Lisa Belkin addressed the topic of family dinners in the New York Times recently and came away with a more measured assessment. Belkin's family, like mine and so many others, can't get it together at dinnertime. But unlike so much of the reporting about the family dinner study, Belkin offers the nuanced view that, yes, nightly dinners bring families together, but it isn't the only place where that happens. Parents and children connect in the car, while watching television together, at bedtime, and in all of those in-between moments during the day.
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Graduations Gone Wild

In a thought-provoking Newsweek column, Rabbi Marc Gellman weighs the pros and cons of child graduations.

Pros: Graduations celebrate learning and provide motivation to pursue goals. Most important, they show kids that they have the love and support of the adults in their lives

Cons: Kids have so many graduations these days (nursery school, kindergarten, karate class) that the ceremonies lose their meaning. They can also send the message that students are through with learning. True learning, he says, never ends and has no graduation.

Sharron pondered the seriousness adults place on child graduations in her humorous June 11 post, "March of the 8-year-olds." Although her 3rd grade son's graduation didn't merit a famous speaker, it promised something even better: ice cream!

Gellman jokes about his grandson's graduation from nursery school, saying the 5-year-old graduated "with honors in finger painting" and "summa cum laude in knocking down things made with blocks," but he sides firmly in favor of pomp and circumstance.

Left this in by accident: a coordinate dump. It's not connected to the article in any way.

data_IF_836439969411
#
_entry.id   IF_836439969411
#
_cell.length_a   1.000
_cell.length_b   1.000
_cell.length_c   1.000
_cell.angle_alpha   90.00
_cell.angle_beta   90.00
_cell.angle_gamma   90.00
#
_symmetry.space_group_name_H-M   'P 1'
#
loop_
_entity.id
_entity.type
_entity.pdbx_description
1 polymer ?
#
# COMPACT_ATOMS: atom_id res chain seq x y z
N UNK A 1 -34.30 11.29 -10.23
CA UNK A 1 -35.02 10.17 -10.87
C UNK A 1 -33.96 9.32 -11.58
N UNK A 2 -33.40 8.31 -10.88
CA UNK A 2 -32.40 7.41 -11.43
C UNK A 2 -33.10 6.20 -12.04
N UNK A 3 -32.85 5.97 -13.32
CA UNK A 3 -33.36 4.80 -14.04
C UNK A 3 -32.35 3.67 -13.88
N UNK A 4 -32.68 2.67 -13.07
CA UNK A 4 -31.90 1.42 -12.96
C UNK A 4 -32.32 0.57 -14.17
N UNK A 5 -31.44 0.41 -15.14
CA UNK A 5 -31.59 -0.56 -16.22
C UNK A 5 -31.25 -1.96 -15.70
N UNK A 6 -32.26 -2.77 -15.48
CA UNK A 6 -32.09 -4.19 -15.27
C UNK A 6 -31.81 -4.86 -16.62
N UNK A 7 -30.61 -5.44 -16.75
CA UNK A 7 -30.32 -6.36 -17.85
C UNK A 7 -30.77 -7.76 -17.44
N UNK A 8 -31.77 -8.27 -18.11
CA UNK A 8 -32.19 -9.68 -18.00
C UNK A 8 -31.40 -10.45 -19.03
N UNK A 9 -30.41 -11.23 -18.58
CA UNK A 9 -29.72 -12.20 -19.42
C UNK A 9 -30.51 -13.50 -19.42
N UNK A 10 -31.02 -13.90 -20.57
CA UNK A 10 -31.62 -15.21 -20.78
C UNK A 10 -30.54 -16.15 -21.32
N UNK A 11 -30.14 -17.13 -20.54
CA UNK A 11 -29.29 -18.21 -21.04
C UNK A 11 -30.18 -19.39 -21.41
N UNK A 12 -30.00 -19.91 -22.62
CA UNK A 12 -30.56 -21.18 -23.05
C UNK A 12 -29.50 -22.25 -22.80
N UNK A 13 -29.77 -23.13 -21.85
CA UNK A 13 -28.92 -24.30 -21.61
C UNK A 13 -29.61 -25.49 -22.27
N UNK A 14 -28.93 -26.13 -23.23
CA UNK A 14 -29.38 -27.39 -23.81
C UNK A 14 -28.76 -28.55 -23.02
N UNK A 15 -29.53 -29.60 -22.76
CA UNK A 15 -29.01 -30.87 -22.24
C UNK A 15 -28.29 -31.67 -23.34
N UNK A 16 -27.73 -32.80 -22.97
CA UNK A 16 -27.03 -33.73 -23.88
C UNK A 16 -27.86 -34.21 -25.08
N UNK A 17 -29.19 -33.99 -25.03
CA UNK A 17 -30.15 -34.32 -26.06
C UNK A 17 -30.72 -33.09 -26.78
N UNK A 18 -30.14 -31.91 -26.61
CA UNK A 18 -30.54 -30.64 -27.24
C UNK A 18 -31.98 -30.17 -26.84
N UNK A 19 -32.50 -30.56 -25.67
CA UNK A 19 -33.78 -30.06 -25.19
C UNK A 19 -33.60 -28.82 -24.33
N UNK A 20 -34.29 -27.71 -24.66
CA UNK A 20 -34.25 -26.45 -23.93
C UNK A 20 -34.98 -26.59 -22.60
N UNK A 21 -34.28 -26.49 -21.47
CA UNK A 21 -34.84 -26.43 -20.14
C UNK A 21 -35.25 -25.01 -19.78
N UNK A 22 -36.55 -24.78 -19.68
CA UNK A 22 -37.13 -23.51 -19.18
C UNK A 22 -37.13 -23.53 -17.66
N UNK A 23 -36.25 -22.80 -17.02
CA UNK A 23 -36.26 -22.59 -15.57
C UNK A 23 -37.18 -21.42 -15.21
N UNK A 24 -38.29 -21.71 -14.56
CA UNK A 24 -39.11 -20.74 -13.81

We are subjected to an endless and proliferating series of awards shows on television," he writes. "Why not, in the face of a culture that gives awards to sitcoms, stand and cheer for our children who are learning things? Are there any members of our society who are more worthy of being honored?"
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Toddler Soccer: Too Much, Too Soon?

I read some shocking news this week. Here in my very own community, kids as young as 18 months are training to become the soccer stars of tomorrow. The toddlers I know are content sticking toys in their mouths and mashing Play-Doh, and as far as I'm aware, none have expressed an interest in learning an organized sport. So who decided it was a good idea to teach toddlers soccer moves before they've even moved into big-kid beds?

You guessed it, it's parents who are behind the popular program. The coach started the classes with preschoolers in mind, but parents kept pressuring him to let in younger and younger kids. As the reporter explains: "After constant pestering, he gave in to parents and expanded his program....Now he's saying no to parents of 14- and 16-month-olds."

It's generally accepted that sports and other extracurricular activities are good for kids. But taking on too many activities can be very stressful for a child, not to mention exhausting for parents. Many parenting experts and psychologists say families would be better off cutting back on activities to have more family time.

These toddlers are a long way from competitive play. They're still learning soccer fundamentals, like kicking the ball as opposed to carrying it. But I can't help but wonder: If a kid is going to soccer practice before he turns 2, how many more activities will he be juggling by the time he starts school?
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Kids and Cell Phones

Each school year, it seems more and more kids head off to school toting cell phones. I imagine the old school pay phone (20 years later, I can still remember the calling card code I used daily!) will soon be going the way of the dinosaur.